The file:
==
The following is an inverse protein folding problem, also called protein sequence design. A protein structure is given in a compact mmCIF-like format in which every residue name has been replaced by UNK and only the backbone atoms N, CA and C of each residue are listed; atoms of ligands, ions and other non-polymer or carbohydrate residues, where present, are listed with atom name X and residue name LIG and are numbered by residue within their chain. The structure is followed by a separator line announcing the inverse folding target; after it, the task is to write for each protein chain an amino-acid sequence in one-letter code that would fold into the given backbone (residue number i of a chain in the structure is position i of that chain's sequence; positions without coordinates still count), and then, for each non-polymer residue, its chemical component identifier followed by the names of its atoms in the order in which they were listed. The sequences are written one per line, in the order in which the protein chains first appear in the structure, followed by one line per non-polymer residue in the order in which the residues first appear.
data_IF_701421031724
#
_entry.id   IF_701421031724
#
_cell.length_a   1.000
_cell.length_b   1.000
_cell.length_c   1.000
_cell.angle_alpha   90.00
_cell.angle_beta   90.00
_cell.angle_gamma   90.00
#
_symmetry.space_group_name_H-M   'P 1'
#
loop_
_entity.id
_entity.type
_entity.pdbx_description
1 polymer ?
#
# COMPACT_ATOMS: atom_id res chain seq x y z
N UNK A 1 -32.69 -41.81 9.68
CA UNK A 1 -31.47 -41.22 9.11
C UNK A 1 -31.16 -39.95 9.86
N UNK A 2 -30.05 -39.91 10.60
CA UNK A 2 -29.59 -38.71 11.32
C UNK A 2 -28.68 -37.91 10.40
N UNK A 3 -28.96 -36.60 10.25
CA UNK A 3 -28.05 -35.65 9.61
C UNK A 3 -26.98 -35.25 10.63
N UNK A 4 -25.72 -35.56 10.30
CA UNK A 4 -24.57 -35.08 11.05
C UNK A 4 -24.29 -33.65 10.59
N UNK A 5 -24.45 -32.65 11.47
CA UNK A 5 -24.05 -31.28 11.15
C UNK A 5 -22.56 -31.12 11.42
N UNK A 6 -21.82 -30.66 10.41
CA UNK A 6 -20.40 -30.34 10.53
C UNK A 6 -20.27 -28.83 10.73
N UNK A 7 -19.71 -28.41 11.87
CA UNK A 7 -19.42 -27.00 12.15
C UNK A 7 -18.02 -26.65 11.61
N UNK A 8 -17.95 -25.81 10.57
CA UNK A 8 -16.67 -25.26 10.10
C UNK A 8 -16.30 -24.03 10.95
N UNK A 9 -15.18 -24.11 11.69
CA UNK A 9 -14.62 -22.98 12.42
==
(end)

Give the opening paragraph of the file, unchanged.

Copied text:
The following is an inverse protein folding problem, also called protein sequence design. A protein structure is given in a compact mmCIF-like format in which every residue name has been replaced by UNK and only the backbone atoms N, CA and C of each residue are listed; atoms of ligands, ions and other non-polymer or carbohydrate residues, where present, are listed with atom name X and residue name LIG and are numbered by residue within their chain. The structure is followed by a separator line announcing the inverse folding target; after it, the task is to write for each protein chain an amino-acid sequence in one-letter code that would fold into the given backbone (residue number i of a chain in the structure is position i of that chain's sequence; positions without coordinates still count), and then, for each non-polymer residue, its chemical component identifier followed by the names of its atoms in the order in which they were listed. The sequences are written one per line, in the order in which the protein chains first appear in the structure, followed by one line per non-polymer residue in the order in which the residues first appear.